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Photo: Greg Kessler

It was only then that she stopped using double-stick tape for her eyelids and exaggerating her makeup to make her eyes look bigger (both are requisites for go-sees in mainland China), and the industry and fans alike responded in kind. “I was so happy when I saw Weibo and Instagram—people in China were talking about me, like, ‘Xiao is so good, she was so brave to be herself.’ Before I came [to New York], I wanted to change who I was, but now I really love it.”

Other bold statements, like Fei Fei Sun’s January 2013 Vogue Italia cover, shot by photographer Steven Meisel; Ming Xi’s buoyant energy in an SS’14 Diesel campaign captured by Inez & Vinoodh; or Sui He as a fierce face for Shiseido, shot by Nick Knight, have helped move the diversity needle, but there’s still a long way to go. VFiles’ Model Files series recently spoofed the growing demand for Asians in modeling by creating a fictitious all-Asian modeling agency called The Asiancy, which ultimately drew attention to the industry’s overwhelming whiteness.

“There certainly are many more Asian women on the runways and rosters of modeling agencies than before,” says veteran casting director Jennifer Starr, who gave both Wang Xiao and Sui He their breaks with CK One and Ralph Lauren, respectively, in 2011. “There’s even an Asian woman representing a major [Western] cosmetics brand. Yes, things are changing. We need to applaud that change, educate people on the need to continue in that direction, and to make the pages of our magazines and our runways as culturally diverse as the streets of our global cities.”

The Other Top Models Of Spring ’13

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There’s no simple formula for determining the season’s top new models. With less-is-more exclusive slots and rampant agency shake-ups, these days it’s rarely a numbers game and is more about overall impact. Still, with much deliberation, we narrowed the list down to ten, but there were plenty of other fresh faces from the Spring runways who also deserve mention here.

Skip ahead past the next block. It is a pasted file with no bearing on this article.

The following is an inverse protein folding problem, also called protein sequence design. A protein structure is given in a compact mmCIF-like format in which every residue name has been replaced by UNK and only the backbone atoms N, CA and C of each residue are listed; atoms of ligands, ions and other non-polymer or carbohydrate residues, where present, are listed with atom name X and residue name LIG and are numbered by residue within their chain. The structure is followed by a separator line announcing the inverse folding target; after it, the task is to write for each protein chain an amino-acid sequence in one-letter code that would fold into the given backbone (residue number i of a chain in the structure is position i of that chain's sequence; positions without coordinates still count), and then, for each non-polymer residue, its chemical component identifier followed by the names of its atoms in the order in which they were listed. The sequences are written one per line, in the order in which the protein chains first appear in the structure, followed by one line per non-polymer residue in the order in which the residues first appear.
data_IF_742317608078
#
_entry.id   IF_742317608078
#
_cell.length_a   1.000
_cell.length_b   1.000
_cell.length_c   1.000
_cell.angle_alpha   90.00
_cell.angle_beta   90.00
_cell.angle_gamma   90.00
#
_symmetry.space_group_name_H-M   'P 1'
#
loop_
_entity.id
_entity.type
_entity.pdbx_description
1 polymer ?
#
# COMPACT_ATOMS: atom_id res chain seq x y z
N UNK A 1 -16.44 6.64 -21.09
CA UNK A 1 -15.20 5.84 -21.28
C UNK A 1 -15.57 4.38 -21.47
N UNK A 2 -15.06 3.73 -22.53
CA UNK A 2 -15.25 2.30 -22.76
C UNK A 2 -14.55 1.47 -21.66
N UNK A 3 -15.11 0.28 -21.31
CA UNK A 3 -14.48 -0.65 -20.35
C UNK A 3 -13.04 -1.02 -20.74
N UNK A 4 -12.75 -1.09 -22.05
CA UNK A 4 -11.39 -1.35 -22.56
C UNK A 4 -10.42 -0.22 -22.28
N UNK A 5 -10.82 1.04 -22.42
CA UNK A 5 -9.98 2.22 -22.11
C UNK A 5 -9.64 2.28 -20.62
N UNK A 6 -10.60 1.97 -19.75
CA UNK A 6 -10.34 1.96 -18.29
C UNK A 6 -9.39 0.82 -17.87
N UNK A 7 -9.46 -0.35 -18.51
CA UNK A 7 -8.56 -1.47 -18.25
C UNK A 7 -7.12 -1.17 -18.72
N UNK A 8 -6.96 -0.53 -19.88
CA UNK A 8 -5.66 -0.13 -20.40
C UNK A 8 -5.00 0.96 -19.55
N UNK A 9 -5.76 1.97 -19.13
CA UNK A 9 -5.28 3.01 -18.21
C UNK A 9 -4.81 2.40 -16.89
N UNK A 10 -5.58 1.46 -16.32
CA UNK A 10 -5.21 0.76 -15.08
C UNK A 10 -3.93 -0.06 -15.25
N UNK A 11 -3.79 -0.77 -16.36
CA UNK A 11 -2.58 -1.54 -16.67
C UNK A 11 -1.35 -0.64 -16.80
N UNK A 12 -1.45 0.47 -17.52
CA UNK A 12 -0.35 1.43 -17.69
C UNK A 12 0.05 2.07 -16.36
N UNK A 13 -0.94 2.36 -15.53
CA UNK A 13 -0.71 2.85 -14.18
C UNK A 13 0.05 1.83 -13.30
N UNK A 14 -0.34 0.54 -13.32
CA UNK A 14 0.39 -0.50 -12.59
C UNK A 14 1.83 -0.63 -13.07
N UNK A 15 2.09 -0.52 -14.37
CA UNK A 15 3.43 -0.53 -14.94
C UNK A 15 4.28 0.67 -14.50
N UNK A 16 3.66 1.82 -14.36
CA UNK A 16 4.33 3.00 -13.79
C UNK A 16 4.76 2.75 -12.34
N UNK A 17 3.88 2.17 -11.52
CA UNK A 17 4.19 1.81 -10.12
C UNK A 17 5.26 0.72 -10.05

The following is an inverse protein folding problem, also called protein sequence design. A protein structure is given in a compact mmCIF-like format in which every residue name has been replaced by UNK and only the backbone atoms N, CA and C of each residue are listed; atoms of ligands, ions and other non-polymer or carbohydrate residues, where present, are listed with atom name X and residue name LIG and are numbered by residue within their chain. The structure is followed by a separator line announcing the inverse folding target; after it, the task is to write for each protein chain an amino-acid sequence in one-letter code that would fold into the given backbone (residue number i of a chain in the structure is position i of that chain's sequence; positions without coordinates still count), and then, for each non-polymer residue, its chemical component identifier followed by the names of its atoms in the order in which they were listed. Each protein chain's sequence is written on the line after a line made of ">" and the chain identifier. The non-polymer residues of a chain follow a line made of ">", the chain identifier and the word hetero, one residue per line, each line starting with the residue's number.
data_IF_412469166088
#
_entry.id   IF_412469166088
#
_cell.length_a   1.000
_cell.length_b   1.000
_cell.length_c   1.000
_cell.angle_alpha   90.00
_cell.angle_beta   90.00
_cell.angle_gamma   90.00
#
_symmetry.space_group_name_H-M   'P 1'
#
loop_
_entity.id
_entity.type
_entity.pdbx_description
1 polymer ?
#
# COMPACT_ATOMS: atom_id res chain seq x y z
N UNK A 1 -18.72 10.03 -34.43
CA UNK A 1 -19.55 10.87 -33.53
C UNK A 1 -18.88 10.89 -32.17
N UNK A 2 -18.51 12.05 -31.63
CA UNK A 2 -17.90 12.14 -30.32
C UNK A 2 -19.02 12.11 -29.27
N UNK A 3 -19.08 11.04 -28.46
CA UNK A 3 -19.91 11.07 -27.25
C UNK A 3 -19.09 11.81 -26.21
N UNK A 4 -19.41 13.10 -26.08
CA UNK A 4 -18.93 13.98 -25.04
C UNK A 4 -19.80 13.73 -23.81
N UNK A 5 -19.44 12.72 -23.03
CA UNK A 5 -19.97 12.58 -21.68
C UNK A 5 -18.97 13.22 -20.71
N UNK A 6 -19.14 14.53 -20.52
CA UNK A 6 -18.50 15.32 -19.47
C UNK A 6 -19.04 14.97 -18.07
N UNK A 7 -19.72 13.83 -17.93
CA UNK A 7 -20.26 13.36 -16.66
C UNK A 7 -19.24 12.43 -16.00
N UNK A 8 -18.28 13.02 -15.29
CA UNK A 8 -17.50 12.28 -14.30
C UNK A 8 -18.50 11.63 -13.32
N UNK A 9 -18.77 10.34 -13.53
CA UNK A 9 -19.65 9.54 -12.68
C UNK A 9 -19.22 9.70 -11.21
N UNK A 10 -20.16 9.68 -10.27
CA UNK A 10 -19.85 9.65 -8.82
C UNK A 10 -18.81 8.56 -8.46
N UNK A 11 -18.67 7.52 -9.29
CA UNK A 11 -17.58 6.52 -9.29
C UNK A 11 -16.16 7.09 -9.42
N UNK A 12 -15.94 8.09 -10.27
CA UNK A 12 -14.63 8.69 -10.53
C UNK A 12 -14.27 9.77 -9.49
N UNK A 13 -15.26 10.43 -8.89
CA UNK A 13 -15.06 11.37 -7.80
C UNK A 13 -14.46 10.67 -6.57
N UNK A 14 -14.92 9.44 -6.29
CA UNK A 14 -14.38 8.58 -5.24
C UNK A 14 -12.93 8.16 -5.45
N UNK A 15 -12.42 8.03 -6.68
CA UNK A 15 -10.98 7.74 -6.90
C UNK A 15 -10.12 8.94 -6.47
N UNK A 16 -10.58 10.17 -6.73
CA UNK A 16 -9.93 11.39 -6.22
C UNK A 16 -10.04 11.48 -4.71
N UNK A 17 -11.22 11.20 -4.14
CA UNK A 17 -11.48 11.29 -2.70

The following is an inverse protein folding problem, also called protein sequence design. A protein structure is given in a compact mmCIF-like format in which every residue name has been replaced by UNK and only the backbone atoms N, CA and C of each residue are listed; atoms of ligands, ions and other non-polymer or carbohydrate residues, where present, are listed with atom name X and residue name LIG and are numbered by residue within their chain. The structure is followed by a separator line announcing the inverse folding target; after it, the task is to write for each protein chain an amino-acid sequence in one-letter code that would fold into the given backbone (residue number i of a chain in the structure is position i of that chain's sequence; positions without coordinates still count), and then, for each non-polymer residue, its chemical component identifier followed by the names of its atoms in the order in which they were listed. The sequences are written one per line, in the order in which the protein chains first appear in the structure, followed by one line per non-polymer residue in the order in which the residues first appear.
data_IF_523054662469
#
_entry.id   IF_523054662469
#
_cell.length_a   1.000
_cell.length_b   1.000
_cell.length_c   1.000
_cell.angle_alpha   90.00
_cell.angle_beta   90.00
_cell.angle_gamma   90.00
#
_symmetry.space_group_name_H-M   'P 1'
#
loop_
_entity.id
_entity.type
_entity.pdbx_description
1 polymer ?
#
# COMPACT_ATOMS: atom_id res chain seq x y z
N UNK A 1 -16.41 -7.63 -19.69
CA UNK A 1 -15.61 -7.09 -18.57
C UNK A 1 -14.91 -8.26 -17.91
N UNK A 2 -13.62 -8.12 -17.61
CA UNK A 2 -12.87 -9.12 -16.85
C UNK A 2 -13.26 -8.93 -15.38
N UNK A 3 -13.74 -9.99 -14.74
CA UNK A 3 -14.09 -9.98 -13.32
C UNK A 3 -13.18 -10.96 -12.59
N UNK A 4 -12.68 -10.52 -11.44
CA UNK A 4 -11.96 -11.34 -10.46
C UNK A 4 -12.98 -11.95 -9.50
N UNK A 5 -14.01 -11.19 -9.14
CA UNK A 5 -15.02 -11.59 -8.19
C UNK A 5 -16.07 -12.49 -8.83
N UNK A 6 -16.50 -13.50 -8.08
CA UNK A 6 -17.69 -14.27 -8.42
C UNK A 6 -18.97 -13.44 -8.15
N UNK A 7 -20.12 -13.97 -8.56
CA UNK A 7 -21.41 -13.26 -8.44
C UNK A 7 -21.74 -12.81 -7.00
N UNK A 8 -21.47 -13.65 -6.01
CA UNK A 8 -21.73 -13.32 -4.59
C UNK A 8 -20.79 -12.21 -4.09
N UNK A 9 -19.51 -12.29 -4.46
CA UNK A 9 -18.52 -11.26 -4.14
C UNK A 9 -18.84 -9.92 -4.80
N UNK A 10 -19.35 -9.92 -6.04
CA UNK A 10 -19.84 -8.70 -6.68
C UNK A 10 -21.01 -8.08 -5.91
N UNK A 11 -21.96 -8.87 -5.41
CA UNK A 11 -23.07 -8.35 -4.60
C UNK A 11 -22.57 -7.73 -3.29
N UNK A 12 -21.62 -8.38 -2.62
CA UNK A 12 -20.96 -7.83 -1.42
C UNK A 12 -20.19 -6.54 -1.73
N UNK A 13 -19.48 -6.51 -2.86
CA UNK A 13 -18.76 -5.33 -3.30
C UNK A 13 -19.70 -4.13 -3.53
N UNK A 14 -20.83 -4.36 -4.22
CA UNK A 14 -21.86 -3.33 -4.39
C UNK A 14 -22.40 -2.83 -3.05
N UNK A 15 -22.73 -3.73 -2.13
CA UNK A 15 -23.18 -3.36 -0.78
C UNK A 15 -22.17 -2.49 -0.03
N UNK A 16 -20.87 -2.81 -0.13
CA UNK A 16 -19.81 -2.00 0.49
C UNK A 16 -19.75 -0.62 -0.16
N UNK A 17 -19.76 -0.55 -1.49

First up is Nastya Kusakina (WOMEN), above left, an ethereal 17-year-old Russian, who opened Raf Simons’ final Jil Sander show last season, and hit it out of the park at the Spring shows. The doll-faced blonde bookended Vera Wang, opened Ann Demeulemeester and Louis Vuitton, and walked Dries Van Noten, Lanvin, and Givenchy in between.

Natasha Remarchuk (ELITE) was another girl from the Eastern Bloc who turned heads (that pout!). Keeping her show list short and selective, Remarchuk did Calvin Klein Collection in New York, Jil Sander and Prada in Milan, and six others in Paris including Alexander McQueen, Dior, and Givenchy.


Half-Belgian, half-Japanese rookie Yumi Lambert (IMG), below left, has an incredibly unique look, and followed up her major-league week in Milan, where she landed Prada, Emilio Pucci, Fendi, and Missoni, with an equally impressive Paris outing (she hit the Chanel, Dior, Nina Ricci, and Miu Miu runways).

Finally, Marikka Juhler (FORD) and Athena Wilson (FORD) both got off to impressive starts during New York, but slowed down a bit in Paris. We’re expecting Juhler, who gave off an old-school glamazon vibe at shows including Alexander Wang, Proenza Schouler, Gucci, and Lanvin; and Wilson, who popped up at Marc Jacobs, Mary Katrantzou, and Rick Owens, among others, to perform well editorially and in their sophomore seasons a few months from now.

Photos: Luca Cannonieri / GoRunway